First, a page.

CLIP: If you wanna spend your stimulus money, what I like to call that hush money - all you have to say is, ‘Hey, how can I help?’ And I'll give you a list. I'll give you links.
LORENZO: And immediately the response was insane. I got bags donated. I got food donated. I got gift cards donated. And within the first week, I was able to give out 20 bags and then 40 bags the following. And this week, coming up, we're doing 60. [12.9s]
CLIP: Hello, people. We are making sandwiches. And my sister here is on the floor. I can't show you all my sister because I can't grab my phone. But she is on the floor and she is prepping bags. How many bags you got down there?
LORENZO: The people in this city really came and showed love for a complete stranger regarding this homeless crisis, especially right now when they know that they're not often out handing out change and buying meals for folks. So it was really beautiful.
CLIP: This is the bags. Hand sanitizer goes in every bag. Every last one of these 60 bags goes out today.
LORENZO: So inside of every bag that we distribute to someone on the streets, there are snack bags, a drink, there are crackers, a source of protein goes into every bag, every time. Other things that go into the bags, especially for our women, feminine hygiene products, things that the women need to make sure that they're taking care of themselves. You have a razor in this bag. You have toothbrush, toothpaste in this bag. You have a disposable water bottle and you have a reusable water bottle. The final thing that goes into the bag is basically deodorant. We make sure everybody has deodorant and soap bars. The bags are never small. [34.6s]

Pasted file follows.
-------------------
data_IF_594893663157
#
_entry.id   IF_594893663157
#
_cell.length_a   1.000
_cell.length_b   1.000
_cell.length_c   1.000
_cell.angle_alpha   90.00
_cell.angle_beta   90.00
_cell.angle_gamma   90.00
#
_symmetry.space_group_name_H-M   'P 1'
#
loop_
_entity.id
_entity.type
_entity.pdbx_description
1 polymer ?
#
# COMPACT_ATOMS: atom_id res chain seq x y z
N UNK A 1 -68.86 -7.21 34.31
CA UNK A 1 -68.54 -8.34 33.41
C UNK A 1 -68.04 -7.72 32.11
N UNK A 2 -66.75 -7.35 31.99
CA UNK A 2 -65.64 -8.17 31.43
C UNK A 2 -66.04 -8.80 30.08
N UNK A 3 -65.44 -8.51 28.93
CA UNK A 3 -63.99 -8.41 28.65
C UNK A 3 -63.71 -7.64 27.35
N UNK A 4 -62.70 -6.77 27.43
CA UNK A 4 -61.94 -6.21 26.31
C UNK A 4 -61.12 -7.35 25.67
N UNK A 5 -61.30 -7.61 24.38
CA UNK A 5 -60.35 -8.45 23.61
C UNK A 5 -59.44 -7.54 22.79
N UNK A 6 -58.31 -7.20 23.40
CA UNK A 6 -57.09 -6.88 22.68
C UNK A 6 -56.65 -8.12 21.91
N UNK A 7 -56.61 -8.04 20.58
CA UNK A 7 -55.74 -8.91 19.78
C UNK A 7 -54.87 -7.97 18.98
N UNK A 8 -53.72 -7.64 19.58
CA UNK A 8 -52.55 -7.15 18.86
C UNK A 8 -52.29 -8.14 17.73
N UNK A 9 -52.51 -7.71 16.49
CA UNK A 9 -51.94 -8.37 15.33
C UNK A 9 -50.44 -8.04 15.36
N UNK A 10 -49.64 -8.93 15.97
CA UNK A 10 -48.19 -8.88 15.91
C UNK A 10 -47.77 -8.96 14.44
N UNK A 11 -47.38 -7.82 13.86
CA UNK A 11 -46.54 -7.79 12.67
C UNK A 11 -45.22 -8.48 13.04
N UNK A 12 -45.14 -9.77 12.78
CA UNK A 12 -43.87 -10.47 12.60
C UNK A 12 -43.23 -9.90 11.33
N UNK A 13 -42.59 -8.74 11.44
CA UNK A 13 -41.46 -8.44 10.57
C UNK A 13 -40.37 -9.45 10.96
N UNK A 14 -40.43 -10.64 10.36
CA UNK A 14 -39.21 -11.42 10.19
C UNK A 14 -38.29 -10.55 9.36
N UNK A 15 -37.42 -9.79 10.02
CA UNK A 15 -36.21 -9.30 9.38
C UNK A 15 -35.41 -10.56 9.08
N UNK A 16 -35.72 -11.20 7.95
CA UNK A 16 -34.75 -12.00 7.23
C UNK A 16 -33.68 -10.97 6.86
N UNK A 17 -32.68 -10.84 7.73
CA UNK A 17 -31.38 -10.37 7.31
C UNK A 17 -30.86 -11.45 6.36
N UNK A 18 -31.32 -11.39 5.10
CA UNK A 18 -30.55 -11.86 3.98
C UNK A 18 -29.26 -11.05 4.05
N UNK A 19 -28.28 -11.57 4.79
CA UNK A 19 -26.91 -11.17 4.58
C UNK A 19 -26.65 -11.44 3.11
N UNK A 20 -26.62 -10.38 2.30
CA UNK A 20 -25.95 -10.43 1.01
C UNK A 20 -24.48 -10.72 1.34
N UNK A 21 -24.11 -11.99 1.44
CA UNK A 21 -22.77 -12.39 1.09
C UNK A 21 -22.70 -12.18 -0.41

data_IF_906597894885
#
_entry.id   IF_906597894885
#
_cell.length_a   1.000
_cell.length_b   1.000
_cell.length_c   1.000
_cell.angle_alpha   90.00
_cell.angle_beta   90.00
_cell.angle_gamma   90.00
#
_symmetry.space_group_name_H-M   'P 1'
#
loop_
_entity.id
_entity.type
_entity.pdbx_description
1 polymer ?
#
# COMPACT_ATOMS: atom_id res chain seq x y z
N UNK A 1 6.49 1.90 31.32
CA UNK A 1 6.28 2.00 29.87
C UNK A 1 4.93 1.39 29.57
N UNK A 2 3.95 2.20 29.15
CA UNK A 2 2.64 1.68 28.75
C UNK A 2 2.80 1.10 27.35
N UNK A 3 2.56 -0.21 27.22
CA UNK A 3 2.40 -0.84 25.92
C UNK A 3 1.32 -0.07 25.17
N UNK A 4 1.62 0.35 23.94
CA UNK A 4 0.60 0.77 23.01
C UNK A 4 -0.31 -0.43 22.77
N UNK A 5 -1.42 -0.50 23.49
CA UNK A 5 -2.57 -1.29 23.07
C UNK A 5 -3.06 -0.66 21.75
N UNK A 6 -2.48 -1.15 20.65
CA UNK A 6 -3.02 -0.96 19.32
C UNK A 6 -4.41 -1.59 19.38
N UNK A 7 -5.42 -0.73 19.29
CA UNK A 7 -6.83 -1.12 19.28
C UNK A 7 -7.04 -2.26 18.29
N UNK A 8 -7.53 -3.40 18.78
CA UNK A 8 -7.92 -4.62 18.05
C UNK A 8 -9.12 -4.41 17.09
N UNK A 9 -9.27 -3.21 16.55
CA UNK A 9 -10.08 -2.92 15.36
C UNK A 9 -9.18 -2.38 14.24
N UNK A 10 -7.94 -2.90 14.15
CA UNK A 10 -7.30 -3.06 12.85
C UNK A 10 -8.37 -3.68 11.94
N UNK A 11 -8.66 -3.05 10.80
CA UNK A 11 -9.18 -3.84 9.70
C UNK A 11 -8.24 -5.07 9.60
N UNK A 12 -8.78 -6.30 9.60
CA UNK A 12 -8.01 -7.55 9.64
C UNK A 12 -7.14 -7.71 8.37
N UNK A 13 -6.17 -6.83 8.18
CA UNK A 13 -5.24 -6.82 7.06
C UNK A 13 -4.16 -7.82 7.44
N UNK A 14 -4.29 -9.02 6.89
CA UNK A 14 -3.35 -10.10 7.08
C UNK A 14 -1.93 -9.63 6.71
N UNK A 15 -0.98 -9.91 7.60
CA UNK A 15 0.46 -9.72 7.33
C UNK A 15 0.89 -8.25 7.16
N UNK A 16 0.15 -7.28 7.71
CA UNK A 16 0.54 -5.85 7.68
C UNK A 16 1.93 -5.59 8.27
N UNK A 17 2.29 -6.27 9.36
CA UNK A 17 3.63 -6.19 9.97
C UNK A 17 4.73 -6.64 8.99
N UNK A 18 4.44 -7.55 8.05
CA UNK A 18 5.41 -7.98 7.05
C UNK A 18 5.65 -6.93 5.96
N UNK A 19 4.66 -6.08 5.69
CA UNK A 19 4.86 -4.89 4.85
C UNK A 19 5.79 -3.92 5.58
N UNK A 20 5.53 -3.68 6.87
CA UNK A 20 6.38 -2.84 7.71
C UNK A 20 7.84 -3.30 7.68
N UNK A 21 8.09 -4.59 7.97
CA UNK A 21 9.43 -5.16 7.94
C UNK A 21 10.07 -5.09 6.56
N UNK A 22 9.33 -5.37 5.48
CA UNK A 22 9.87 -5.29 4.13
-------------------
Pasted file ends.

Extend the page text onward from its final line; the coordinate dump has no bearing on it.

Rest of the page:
I regularly meet a lot of men who are actually very afraid of the coronavirus. Unfortunately, a lot of folks on the street have pre-existing conditions, whether they are compromising conditions or not, they are high risk. So being that, they're high risk, I specifically have three individuals and a woman who will not go to shelters because of that. They also will not camp at campsites with multiple people because of those same situations. So a lot of people are afraid and figuring out how to stay socially distant. But then you have to consider these folks depend on each other for support. So when we're pushing them further away to be safe, they're getting less and less support from one another. Specifically, one gentleman, he's a veteran. He will not go to a shelter. He will not go to a camp. He is literally sleeping anywhere that is alone. And he just feels that’s the safest bet for him. He doesn't even want folks like me to come to where he sleeps because he's afraid that the possibility and with his condition could be fatal for him.
Currently, I've met and dealt with over 500 people, different faces.
CLIP: I'm uptown. There's a group right over here by the stadium and I take them some fresh hot pizzas.
LORENZO: It's a matter of walking. Sometimes I get out and I walk for an hour and a half because everyone's not on the main road. A lot of folks are camped out behind a building, in an alleyway, under a bridge. You can't drive to those places. So I have to park the car and go for a walk for an hour and a half. And I do. The legs hurt, but the bags are gone. I have nothing. Every time I pull back up to my house. [21.9s]
CLIP: The sandwiches were a huge hit. Everybody wanted a peanut butter and jelly. I gave pretty much all away. I have about four or five left that I'm making sure I'm getting rid of down here.
LORENZO: The issue that really made me focus a lot on homelessness in Pittsburgh because of coronavirus is that on March 13, the mayor of the city actually announced the state of emergency for the city of Pittsburgh. When he announced that, he forgot to announce that homeless folks depend on the city of Pittsburgh to regularly be full of people.
So when that actually stopped, and when businesses shut down a few weeks later, every person that lives on a street had to really figure out where they're going to not only panhandle for money, but they're going to also have to focus on where they're going to be able to sleep, where they're going to be able to eat. And now the biggest crisis that I honestly see is the bathroom crisis. They have no bathrooms. So now we have streets like Fourth Avenue becoming public bathrooms.